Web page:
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The Half Ass Consumerization of the Enterprise

This is the first of a series of posts that will attempt to provide a pragmatic view of the consumerization of the enterprise phenomena and demystify some of marketing cloud surrounding this term. As an industry, we are identifying the consumerization of the enterprise as a movement within traditional organizations to enable employees with tools and applications similar the ones they use in their personal life. This movement has been triggered by different technology factors such as the raise in the use of connected devices within enterprises or the emergence of new application delivery mechanisms such as cloud computing, application stores, etc.

While, undoubtedly, there is a tendency within organizations to embrace a new type of enterprise software technologies that look closer to traditional consumer applications, I believe the consumerization of the enterprise is far from becoming a relevant phenomenon in the enterprise software industry. From my standpoint, the consumerization of the enterprise is more of a psychological phenomenon accelerated by a marketing frenzy than a technological movement.  As a matter of fact, I firmly believe that, unless software providers and enterprises make some serious changes, the consumerization of the enterprise might never expand beyond being a sexy marketing term.

Let me try to explain;

When we think about the consumerization of the enterprise, we can easily related this movement to a number of emerging disciplines in the software industry that are starting to have an impact in the enterprise:

  • Enterprise mobility
  • Enterprise social networking and collaboration
  • Cloud computing
  • Gamification

While there are others, we can pretty much associate any “consumerized enterprise application” with some the 4 technology areas listed above. When we look deeper into the enterprise technologies   in each one of these areas, we quickly realize that the true enterprise-ready software technologies are far from being consumer friendly and the products that truly leverage consumer technology concepts are far from being enterprise ready. I know, it totally sucks :(.

To put this in the context of an example, let’s look at the enterprise mobility space which, arguably, is leading the charge in the consumerization of the enterprise movement. Currently, SAP and IBM (yes those two) are the dominant players in the space followed by companies such as Antenna Software and Kony. When you deep dive into the technologies offered by those vendors or talk to some of their customers, you realize that the experience is no better or simpler than traditional enterprise packages in the space such as the old Blackberry server stack. The sad thing is that the consumer market is full of mobile technologies that deliver a far superior experience than the enterprise products but, unfortunately, none of those technologies is well suited to be applied to enterprise applications.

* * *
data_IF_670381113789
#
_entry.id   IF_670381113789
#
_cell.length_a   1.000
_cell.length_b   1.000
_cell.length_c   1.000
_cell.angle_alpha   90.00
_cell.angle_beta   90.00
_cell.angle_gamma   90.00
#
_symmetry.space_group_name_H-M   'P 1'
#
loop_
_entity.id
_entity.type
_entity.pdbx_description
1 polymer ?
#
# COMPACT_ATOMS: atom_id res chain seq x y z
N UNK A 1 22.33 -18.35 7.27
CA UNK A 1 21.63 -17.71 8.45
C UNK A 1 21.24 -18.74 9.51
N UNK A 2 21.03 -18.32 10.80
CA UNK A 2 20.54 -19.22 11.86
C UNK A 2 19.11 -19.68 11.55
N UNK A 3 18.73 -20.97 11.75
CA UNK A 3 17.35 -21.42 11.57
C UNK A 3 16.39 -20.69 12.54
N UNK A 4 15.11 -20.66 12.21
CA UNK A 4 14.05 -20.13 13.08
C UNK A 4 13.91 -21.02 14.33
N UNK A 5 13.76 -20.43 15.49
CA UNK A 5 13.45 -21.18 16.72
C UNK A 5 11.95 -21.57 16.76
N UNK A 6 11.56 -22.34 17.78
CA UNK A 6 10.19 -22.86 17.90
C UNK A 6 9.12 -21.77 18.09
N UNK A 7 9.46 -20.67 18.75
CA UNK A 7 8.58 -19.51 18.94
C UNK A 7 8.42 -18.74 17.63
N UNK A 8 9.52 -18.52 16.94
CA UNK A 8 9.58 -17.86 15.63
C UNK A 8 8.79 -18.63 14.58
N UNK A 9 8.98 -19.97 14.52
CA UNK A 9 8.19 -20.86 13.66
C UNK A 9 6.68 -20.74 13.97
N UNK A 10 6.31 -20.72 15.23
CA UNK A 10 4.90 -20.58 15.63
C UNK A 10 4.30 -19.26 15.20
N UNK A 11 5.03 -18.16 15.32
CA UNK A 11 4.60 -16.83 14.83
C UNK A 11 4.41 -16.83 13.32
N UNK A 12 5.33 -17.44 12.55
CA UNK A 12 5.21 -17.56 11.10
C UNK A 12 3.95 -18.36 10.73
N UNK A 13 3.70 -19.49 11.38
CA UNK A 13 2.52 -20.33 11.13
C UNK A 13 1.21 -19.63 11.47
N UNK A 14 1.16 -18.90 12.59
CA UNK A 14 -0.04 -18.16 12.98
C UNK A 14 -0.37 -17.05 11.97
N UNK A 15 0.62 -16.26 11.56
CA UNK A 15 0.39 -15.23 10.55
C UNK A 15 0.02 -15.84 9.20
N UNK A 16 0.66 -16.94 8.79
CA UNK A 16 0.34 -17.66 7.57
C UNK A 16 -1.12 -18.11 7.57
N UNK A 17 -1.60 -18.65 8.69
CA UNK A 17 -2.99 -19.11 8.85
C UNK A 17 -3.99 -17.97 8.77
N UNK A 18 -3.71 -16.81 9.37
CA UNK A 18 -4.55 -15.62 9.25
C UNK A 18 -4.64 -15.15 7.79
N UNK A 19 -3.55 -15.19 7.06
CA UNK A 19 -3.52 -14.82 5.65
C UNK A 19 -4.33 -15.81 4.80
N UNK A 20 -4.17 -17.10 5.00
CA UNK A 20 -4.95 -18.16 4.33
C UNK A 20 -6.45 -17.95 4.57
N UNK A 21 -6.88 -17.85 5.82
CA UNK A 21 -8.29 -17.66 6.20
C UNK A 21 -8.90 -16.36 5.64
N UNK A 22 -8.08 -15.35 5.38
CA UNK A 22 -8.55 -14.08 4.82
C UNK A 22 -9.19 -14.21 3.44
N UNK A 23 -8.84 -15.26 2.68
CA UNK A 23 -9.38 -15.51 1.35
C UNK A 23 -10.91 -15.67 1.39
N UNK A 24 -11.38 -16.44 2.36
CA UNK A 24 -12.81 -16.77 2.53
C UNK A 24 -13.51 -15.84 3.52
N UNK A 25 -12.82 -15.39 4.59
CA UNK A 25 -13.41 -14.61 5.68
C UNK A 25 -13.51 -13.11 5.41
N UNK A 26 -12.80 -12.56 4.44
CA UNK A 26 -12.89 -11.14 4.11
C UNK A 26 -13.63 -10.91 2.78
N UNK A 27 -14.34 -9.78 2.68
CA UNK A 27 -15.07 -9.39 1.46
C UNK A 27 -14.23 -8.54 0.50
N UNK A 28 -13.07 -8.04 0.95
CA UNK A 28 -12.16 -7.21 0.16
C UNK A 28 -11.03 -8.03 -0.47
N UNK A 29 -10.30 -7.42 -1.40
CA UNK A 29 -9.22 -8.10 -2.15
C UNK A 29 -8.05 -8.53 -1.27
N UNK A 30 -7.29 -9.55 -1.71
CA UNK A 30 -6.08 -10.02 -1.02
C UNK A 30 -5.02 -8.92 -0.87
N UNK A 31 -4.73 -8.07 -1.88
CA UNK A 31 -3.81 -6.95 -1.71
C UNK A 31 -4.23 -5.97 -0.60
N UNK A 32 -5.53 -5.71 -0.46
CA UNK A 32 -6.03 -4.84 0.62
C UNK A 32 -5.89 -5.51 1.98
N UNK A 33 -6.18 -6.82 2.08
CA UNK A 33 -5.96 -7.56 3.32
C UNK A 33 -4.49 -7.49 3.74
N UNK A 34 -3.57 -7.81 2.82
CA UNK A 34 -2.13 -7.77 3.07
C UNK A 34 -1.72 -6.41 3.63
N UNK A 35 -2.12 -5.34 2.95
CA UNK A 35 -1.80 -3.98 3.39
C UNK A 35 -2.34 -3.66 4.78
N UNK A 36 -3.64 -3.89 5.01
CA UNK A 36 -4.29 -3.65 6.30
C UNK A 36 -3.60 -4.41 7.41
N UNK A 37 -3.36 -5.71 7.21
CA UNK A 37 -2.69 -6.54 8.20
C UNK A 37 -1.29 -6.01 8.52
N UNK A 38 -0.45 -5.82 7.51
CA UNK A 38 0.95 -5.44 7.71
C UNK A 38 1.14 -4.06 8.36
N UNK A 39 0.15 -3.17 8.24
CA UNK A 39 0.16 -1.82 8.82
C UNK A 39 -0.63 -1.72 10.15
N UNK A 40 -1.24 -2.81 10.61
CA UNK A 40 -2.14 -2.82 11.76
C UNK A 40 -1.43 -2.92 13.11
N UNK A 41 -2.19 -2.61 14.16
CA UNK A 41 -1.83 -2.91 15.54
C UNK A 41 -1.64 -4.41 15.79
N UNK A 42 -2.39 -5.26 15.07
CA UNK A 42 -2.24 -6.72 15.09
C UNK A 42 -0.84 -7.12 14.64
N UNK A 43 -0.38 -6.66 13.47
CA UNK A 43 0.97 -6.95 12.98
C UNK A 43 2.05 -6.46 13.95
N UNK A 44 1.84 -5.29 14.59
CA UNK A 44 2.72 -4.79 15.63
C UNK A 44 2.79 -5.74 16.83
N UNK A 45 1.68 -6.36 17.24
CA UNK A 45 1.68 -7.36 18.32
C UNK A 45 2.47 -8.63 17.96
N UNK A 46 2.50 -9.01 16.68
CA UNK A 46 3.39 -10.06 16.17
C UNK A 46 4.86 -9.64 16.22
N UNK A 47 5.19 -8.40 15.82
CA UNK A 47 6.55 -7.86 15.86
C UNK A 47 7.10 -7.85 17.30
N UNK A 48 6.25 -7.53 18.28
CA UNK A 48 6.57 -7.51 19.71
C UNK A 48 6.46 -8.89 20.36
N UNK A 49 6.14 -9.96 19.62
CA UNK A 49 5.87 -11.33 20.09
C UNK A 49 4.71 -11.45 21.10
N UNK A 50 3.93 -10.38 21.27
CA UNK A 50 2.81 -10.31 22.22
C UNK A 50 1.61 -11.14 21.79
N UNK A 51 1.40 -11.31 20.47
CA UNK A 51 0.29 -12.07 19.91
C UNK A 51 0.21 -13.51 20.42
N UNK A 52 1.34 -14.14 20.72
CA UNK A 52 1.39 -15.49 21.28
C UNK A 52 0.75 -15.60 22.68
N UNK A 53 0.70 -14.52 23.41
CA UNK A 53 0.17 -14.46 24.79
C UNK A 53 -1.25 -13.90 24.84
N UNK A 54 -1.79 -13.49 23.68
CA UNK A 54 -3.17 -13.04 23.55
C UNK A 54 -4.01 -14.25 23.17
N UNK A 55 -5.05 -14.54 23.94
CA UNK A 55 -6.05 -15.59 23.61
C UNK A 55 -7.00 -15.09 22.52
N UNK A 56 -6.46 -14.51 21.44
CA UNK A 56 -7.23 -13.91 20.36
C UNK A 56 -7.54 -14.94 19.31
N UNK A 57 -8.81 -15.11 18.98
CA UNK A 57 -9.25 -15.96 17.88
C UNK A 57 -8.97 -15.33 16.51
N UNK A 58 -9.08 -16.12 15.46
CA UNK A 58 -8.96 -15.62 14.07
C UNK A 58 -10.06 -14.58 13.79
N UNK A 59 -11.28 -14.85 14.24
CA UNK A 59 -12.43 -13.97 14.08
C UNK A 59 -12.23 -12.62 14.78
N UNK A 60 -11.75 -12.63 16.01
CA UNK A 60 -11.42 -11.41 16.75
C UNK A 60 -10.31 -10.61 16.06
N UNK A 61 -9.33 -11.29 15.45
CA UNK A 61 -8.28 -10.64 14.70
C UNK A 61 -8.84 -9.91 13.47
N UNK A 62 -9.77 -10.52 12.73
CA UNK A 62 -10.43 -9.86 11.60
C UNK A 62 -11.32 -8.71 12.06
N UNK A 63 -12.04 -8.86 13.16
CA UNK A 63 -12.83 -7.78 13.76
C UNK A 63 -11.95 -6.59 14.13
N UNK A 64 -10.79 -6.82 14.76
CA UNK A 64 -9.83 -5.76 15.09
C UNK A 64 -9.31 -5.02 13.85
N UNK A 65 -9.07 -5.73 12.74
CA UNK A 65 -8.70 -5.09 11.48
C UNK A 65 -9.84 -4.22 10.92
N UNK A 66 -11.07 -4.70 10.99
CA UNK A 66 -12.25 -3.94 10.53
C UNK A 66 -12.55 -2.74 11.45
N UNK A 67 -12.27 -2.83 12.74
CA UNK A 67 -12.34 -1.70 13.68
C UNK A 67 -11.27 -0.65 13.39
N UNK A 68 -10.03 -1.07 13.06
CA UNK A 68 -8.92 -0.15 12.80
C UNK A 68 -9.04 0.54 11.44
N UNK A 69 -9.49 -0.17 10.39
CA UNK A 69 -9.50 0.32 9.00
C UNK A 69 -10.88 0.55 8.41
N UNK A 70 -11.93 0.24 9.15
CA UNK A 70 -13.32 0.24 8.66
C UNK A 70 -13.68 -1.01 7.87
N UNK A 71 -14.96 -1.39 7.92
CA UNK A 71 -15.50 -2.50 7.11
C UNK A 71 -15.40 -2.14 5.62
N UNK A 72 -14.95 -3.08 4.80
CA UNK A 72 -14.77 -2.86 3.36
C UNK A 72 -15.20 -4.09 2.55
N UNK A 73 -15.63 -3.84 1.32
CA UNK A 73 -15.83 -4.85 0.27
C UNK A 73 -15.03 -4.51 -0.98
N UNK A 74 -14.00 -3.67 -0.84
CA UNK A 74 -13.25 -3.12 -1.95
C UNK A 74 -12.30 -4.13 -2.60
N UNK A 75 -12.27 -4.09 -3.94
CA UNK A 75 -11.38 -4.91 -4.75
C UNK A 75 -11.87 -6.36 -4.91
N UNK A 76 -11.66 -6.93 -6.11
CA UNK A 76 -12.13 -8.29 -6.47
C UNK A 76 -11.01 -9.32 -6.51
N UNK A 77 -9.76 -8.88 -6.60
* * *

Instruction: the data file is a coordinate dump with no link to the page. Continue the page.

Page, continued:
In order to become a relevant movement in the software industry, the consumerization of the enterprise needs a deeper commitment and collaboration by the product vendors as well as the enterprise. Here are some of the things I believe are desperately needed:

  • Enterprise tailored software products that leverage consumer technology concepts
  • Deeper understanding of enterprise mechanics by the new generation of enterprise software vendors
  • Flexible pricing models based on economies of scale
  • Simpler software acquisition policies
  • More flexible compliance, procurement and other enterprise regulatory processes.

Each one of the aforementioned areas represent is a major challenge for the new generation of enterprise software technologies. I will cover each one of the areas listed above in more detail in future posts but, for now, I am happy if this post is making you reflect about the realities of the consumerization of the enterprise movement.

In my opinion, without addressing some of the challenges in the areas listed above, the consumerization of the enterprise might be destined to stay as an engaging marketing line with a minimum impact in the enterprise software industry.

 

 
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Posted by on June 8, 2012 in Uncategorized

 

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Is open source in the cloud still open source?